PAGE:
Stir-fries are the essence of a fresh, fast dinner and, while it does take a bit of time to prep the ingredients, once the pan is searing hot, the cooking is a snap.
No wok for traditional stir-fry? No worries. A flat-bottomed skillet or sauté pan works just as well. The bigger the cooking surface, the better. You want enough area to spread out the ingredients so that the meat sears and the vegetables bounce and sizzle until lightly cooked. That will keep them tender yet crisp.
High heat is the key to success. Preheat the pan so it’s super-hot before adding the oil. Before you start, open the windows and turn on the fan. The basic technique in the recipe below provides guidelines and is open to endless variations, perfect for cooking our early summer vegetables now coming into the market. Let whatever you find be your guide to dinner. Once you get the knack of stir-frying, you’ll never need to refer to a recipe again.
Stir-fries are vegetable-focused with meat optional. They’re a wonderful way to use up the odds and ends of whatever is in the refrigerator crisper. Start with the sturdier vegetables that take longer to cook, such as fennel, carrots and celery. Then toss in the peppers and heartier greens, such as bok choy, and end with delicate baby spinach and pea shoots.
Right before you pull the pan from the stove, give it all a shot of a spicy, salty sauce. Serve this over rice noodles, white or brown rice or whole grain barley.
Beth Dooley is the author of “In Winter’s Kitchen.” Find her at bethdooleyskitchen.com.
Pork and Bok Choy Stir-Fry
Serves 4 to 6.
Note: Use this recipe as a basic guide to stir-frying. Swap out the pork for chicken or beef; use whatever vegetables are in season. Right now the baby bok choy and spinach look good. Later in the season try broccoli, cauliflower or summer squash. If you are in a hurry, you could substitute your favorite stir-fry sauce for the one made in the recipe. Two locally made favorites are Maruso Thick Black Bean Soy Sauce or Hot Ghost Soy, which are thick, rich and balanced; either is a nice choice and both are available in most markets. From Beth Dooley.
• 2 tbsp. soy sauce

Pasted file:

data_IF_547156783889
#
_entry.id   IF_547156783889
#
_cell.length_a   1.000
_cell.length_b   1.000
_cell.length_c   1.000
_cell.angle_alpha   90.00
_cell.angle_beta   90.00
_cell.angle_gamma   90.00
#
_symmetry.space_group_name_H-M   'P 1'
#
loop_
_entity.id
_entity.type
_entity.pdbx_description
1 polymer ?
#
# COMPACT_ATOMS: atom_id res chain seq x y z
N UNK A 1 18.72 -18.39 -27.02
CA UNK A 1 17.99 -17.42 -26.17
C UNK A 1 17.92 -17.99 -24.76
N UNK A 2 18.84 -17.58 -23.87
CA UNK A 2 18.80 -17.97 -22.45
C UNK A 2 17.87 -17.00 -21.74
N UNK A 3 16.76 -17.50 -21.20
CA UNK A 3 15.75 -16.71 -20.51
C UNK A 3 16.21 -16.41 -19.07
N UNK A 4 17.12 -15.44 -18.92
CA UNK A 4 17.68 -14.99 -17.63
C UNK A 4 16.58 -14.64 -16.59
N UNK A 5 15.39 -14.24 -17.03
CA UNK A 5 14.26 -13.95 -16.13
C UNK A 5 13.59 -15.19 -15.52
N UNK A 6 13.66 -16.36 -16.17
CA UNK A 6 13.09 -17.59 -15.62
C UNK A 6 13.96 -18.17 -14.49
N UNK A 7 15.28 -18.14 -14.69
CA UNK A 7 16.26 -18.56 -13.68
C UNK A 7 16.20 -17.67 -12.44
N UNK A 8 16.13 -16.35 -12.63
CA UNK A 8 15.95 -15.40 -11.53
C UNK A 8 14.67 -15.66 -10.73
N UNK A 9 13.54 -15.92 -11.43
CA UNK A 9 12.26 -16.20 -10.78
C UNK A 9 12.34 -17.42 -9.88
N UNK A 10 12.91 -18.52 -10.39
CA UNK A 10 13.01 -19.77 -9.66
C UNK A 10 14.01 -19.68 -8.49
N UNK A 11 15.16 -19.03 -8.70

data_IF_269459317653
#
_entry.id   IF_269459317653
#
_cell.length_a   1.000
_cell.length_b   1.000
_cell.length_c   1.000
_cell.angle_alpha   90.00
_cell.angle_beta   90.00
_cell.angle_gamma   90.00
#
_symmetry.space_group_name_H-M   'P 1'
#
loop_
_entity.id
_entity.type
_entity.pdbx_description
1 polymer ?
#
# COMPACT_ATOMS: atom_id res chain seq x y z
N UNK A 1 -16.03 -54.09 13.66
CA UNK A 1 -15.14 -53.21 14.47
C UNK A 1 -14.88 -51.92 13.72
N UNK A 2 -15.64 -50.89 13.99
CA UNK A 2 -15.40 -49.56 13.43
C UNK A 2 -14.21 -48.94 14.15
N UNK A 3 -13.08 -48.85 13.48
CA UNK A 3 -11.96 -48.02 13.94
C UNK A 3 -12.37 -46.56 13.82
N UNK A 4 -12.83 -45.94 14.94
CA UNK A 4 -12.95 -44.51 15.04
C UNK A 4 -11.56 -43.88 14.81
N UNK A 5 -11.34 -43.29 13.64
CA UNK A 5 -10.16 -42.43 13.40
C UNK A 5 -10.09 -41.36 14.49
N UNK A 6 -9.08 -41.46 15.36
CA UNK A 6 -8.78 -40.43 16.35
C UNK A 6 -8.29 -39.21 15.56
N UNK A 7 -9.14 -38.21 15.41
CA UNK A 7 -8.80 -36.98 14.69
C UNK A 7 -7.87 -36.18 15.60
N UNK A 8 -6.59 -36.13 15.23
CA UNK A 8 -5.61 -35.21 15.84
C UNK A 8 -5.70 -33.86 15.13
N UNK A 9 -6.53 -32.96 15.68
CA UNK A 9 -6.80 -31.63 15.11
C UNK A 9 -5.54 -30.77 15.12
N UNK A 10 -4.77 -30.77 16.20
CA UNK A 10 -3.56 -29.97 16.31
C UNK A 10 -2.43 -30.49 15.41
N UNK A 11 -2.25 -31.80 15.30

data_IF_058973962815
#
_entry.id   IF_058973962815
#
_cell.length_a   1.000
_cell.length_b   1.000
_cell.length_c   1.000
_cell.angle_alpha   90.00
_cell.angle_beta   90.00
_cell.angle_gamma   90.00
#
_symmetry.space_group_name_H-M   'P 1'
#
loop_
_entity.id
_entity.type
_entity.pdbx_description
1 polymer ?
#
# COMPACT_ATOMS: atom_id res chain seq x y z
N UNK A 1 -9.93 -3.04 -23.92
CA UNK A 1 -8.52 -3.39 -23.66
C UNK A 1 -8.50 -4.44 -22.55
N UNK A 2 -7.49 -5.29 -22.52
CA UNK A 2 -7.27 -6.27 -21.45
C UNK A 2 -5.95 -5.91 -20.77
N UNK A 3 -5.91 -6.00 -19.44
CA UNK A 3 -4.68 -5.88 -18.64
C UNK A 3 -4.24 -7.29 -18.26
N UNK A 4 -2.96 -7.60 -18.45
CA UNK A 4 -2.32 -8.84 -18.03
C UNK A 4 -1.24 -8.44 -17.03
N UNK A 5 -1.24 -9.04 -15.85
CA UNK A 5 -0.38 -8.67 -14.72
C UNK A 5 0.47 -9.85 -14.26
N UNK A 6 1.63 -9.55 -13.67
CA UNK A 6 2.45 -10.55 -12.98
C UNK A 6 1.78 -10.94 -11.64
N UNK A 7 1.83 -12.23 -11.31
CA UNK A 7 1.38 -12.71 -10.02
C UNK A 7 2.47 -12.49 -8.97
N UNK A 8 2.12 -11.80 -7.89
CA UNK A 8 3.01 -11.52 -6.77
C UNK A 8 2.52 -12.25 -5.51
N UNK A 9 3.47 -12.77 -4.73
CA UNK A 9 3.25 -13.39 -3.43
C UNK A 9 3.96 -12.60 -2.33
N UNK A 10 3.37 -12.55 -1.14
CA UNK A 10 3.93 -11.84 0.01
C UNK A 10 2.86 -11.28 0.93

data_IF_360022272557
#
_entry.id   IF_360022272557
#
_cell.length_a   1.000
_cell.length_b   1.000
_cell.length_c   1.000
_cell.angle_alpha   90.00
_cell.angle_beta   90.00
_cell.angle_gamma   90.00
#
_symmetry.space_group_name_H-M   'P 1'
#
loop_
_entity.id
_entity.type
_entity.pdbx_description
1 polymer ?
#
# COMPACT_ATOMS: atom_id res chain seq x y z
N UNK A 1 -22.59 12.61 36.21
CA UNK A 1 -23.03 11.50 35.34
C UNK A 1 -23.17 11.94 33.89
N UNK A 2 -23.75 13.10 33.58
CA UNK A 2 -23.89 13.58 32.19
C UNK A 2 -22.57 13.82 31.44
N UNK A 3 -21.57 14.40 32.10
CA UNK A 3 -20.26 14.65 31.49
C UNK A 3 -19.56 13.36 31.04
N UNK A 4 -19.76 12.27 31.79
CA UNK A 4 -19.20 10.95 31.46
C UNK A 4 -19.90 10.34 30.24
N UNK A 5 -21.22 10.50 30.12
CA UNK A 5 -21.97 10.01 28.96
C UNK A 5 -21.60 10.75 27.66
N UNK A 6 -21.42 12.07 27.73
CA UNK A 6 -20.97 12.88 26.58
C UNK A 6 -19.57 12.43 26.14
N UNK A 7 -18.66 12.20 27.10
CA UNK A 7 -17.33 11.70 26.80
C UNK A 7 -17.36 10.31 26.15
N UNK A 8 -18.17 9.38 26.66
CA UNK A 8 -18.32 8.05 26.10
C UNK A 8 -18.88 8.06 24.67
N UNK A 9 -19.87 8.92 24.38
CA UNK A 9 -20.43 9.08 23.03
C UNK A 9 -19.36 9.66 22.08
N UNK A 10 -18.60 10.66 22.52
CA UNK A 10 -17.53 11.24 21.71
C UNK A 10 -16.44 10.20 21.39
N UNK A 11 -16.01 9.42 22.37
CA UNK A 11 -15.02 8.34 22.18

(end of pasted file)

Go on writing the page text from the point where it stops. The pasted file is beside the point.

• 2 tbsp. toasted sesame oil
• 2 tbsp. rice wine vinegar or white wine vinegar
• 1 garlic clove, minced
• 1 tbsp. grated fresh ginger, or more to taste
• 3 tbsp. vegetable oil, divided
• 1/2 to 3/4 lb. pork loin, cut into 1-in. chunks
• 1 head bok choy (or several small heads), about 1/2 lb., trimmed and thinly sliced
• 1 yellow pepper, seeded and sliced into 1/2-in. strips
• 1 small red or green jalapeño pepper, seeded and diced
• 1 bunch green onions, trimmed and chopped
• 1 handful baby spinach
• Hot cooked rice noodles, white or brown rice, or whole-grain barley
• Chopped cilantro, for garnish
• Generous pinch red pepper flakes, for garnish
In a small bowl, whisk together the soy sauce, toasted sesame oil, vinegar, garlic and ginger and set aside.
Set a wok or large deep skillet over high heat and when it’s very hot, add 1 tablespoon vegetable oil. Add the pork and cook, stirring constantly until the meat is cooked through, about 3 to 5 minutes. Transfer to a plate.
Add the remaining 2 tablespoons oil to the skillet, then toss in the bok choy, yellow pepper, jalapeño and onions, and cook until the bok choy leaves are just wilted, about 1 to 2 minutes.
Return the pork to the pan, add the spinach, the sauce, and cook, tossing for about 30 seconds. Serve immediately over noodles, rice or barley, and garnish with the cilantro and red pepper flakes.
Nutrition information per each of 6 servings:
Fat 13 g
Sodium 350 mg
Carbohydrates 6 g
Saturated fat 2 g
Added sugars 0 g
Protein 11 g
Cholesterol 20 mg
Dietary fiber 2 g
Exchanges per serving: 1 vegetable, 1 lean protein, 2 fat.